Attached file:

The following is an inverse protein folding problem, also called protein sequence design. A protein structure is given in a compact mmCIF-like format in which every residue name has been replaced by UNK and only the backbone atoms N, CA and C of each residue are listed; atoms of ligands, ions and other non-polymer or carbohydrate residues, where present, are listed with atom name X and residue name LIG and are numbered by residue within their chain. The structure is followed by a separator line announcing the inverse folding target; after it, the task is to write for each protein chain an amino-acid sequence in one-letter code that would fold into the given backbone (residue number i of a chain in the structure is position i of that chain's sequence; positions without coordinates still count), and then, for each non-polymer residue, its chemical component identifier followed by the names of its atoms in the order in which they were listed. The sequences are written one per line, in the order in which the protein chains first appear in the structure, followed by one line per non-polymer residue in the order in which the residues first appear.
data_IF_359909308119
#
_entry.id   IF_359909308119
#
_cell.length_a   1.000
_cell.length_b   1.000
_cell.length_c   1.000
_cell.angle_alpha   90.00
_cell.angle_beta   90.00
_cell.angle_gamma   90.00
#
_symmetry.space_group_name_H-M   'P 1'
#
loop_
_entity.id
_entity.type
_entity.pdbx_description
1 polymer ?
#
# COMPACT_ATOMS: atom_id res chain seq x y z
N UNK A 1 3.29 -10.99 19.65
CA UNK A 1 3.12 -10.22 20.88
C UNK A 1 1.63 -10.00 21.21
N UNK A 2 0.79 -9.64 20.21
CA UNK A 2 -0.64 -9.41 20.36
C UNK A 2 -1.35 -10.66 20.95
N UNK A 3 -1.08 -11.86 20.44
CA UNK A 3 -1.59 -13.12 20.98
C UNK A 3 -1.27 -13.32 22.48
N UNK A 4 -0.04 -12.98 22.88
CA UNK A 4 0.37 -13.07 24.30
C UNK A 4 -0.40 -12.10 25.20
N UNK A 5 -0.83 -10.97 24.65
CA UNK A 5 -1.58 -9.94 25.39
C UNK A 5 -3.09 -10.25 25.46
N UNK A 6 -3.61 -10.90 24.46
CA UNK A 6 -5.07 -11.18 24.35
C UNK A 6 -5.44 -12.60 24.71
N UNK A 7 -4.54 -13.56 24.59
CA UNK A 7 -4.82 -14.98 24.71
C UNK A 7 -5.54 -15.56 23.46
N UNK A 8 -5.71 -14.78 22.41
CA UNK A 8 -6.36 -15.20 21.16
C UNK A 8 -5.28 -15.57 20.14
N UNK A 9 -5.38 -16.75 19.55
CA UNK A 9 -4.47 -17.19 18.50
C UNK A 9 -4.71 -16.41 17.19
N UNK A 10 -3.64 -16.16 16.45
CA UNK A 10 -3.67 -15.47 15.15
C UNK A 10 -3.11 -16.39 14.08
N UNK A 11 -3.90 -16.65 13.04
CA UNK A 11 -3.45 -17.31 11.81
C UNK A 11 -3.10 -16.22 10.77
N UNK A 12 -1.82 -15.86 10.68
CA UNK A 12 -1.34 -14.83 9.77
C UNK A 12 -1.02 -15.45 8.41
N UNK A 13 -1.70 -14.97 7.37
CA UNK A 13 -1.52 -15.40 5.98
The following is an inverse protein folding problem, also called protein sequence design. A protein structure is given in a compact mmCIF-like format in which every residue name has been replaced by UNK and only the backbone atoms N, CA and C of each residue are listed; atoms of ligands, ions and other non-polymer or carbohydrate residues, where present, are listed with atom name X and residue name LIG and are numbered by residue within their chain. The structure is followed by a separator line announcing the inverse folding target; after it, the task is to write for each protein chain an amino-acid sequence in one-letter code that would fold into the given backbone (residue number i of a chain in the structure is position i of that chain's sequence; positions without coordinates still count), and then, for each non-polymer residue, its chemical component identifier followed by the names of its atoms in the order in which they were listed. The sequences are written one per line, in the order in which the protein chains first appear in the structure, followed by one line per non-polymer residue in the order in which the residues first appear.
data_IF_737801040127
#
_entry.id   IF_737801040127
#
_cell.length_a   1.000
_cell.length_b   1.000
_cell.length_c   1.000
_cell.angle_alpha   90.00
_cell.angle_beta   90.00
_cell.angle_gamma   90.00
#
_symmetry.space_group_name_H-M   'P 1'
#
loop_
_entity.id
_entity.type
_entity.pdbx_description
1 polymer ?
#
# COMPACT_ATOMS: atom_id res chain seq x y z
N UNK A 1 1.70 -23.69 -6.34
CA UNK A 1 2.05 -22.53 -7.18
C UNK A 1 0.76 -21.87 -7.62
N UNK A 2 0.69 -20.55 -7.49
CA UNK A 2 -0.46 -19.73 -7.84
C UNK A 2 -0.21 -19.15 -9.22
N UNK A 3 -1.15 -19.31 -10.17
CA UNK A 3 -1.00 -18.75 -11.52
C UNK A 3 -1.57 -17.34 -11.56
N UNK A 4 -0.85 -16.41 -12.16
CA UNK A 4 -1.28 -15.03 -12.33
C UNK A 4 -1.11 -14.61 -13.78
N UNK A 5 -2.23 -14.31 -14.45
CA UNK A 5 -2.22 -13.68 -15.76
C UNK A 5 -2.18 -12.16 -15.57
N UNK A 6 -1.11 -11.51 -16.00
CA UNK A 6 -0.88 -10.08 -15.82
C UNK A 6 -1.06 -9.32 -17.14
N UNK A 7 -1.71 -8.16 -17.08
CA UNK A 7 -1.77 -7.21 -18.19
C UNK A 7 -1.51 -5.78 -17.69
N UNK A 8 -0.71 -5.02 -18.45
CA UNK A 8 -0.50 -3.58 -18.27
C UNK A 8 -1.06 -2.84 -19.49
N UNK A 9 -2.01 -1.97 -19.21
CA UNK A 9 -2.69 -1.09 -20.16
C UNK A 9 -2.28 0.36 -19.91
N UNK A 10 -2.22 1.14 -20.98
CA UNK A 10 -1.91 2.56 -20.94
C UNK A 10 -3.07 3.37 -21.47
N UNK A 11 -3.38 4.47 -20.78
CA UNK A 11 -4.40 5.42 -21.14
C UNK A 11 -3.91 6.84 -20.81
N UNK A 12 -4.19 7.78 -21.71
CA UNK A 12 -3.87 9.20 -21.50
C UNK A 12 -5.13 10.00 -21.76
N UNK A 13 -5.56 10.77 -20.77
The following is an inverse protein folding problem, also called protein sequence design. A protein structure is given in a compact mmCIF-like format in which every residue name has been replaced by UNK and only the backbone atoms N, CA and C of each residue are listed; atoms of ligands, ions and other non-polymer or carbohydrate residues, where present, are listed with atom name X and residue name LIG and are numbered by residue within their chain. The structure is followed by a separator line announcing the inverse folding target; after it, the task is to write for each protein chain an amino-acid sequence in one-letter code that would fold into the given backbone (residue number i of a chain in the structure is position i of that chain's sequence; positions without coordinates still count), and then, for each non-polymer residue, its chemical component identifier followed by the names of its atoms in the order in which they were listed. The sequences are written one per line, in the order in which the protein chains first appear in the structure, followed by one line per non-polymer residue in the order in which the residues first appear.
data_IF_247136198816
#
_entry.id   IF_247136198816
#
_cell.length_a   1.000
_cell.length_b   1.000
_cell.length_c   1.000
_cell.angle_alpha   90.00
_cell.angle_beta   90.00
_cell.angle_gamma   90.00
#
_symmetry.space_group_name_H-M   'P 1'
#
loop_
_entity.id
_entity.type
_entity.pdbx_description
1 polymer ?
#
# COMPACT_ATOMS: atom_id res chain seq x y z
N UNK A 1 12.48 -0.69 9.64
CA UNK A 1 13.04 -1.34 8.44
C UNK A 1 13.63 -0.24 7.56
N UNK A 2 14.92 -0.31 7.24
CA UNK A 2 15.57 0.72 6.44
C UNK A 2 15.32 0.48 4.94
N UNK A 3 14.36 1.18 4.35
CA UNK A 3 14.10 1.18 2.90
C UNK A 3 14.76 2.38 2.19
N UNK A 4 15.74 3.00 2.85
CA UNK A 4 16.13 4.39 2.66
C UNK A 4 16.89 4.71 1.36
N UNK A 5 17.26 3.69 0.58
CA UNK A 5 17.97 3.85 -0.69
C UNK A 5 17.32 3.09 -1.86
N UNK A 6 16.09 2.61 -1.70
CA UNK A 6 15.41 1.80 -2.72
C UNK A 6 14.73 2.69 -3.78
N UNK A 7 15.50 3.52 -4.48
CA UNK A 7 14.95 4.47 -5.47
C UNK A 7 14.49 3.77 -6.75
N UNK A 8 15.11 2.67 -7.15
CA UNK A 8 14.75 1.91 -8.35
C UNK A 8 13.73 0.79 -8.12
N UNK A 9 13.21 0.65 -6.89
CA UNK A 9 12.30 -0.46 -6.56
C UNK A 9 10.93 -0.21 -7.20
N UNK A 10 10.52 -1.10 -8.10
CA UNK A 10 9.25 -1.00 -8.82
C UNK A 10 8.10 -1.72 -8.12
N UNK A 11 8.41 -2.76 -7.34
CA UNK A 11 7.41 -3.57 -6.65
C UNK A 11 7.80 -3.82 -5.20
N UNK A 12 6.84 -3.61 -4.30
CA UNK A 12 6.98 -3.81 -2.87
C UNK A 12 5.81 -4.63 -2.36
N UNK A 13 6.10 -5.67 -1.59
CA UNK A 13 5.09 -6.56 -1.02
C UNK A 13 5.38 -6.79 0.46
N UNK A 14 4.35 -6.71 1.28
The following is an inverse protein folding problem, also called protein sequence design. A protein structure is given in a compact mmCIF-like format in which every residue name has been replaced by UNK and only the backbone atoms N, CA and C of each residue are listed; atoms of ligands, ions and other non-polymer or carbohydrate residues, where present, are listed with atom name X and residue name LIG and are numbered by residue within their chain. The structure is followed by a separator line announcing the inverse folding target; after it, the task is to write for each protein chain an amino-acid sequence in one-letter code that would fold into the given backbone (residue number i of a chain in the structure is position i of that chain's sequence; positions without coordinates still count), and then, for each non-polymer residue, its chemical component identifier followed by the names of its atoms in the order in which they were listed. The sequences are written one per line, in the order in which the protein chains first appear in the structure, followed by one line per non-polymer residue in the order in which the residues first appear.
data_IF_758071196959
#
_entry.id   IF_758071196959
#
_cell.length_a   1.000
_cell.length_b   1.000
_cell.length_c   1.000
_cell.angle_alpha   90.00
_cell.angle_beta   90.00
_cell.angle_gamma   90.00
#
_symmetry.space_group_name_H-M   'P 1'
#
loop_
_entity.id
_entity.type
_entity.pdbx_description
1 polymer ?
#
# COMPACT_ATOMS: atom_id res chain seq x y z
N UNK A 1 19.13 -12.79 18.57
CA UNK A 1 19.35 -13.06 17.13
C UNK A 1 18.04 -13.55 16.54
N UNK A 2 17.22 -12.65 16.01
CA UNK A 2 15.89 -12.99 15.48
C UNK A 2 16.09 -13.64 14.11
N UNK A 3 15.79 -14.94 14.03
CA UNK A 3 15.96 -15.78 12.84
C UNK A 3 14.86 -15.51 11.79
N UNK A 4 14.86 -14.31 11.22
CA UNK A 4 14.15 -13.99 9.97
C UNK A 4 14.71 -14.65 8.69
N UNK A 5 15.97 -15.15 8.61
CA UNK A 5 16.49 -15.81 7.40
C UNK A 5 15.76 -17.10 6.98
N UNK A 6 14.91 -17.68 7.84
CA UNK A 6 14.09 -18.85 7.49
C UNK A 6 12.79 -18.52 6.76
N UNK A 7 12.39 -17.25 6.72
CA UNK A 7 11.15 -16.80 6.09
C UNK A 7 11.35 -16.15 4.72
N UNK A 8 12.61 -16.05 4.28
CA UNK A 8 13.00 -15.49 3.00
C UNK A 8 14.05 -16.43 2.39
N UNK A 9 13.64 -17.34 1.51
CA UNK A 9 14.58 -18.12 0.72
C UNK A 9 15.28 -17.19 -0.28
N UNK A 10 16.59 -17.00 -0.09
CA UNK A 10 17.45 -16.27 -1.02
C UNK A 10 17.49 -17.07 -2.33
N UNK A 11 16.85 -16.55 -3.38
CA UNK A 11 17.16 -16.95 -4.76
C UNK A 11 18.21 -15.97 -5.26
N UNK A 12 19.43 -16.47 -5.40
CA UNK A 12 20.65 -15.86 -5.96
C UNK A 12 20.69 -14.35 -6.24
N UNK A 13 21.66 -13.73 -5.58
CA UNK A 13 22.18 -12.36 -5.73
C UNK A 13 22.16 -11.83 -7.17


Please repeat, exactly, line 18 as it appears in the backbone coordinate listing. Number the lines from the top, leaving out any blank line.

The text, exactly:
_entity.pdbx_description